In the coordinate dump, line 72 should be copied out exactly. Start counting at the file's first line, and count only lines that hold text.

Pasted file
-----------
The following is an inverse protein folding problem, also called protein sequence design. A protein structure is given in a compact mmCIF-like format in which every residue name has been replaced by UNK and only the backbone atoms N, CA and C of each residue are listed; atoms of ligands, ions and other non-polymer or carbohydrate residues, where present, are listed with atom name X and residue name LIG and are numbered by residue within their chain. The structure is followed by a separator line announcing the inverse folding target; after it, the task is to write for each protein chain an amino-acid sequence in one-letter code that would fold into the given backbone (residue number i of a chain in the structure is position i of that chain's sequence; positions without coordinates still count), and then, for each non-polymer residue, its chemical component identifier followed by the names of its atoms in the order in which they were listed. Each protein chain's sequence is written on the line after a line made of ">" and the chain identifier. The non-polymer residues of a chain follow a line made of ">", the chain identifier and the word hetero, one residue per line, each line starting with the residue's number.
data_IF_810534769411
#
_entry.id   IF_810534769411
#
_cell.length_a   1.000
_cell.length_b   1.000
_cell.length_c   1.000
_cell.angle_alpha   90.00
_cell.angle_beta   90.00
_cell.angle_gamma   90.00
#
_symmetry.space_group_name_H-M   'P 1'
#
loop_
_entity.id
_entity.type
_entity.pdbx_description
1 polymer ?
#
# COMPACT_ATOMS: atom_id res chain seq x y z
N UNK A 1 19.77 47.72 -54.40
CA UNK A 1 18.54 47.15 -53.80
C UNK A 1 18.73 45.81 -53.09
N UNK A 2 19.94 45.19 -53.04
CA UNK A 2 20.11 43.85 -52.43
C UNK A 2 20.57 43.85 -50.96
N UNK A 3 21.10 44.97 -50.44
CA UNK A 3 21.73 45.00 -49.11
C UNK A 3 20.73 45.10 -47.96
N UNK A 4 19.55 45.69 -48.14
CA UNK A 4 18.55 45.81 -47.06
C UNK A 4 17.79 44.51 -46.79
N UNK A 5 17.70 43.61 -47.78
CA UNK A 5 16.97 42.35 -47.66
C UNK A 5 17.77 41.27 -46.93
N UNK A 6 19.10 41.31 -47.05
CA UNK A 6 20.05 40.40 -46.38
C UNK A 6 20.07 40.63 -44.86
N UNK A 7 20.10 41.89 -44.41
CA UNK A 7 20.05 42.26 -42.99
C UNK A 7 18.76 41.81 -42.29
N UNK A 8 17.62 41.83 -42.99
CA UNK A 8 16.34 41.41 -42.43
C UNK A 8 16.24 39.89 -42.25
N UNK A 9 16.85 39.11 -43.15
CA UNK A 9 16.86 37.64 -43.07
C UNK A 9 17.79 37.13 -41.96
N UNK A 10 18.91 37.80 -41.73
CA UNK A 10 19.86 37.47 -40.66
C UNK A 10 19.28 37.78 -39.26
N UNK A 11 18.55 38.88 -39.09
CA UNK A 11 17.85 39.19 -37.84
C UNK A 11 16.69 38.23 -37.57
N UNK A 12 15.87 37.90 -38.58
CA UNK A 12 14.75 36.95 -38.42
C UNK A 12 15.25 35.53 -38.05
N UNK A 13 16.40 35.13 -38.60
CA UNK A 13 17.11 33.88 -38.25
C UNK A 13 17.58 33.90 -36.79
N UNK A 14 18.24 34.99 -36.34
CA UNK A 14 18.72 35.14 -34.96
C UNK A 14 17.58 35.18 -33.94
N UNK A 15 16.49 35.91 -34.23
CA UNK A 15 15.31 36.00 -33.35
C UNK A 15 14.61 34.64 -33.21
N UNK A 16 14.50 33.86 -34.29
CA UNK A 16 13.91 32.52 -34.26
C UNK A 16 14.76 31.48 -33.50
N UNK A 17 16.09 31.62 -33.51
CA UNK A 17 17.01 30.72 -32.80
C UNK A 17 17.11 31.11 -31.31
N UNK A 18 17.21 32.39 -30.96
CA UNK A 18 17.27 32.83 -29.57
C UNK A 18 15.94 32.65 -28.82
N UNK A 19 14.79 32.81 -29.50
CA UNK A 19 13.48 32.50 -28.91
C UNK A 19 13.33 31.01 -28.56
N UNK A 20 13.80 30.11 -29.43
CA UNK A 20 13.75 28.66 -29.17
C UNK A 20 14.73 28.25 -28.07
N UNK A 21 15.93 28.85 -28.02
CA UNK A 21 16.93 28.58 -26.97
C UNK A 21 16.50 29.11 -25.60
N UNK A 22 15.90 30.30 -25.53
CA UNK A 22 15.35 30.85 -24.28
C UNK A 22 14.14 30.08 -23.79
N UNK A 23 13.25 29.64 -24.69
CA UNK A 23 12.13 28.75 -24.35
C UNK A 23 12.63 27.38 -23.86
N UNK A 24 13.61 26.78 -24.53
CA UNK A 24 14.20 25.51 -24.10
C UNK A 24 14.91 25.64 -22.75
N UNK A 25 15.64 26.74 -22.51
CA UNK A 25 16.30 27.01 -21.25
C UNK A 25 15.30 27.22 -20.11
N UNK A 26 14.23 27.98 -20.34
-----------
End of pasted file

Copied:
C UNK A 17 17.11 31.11 -31.31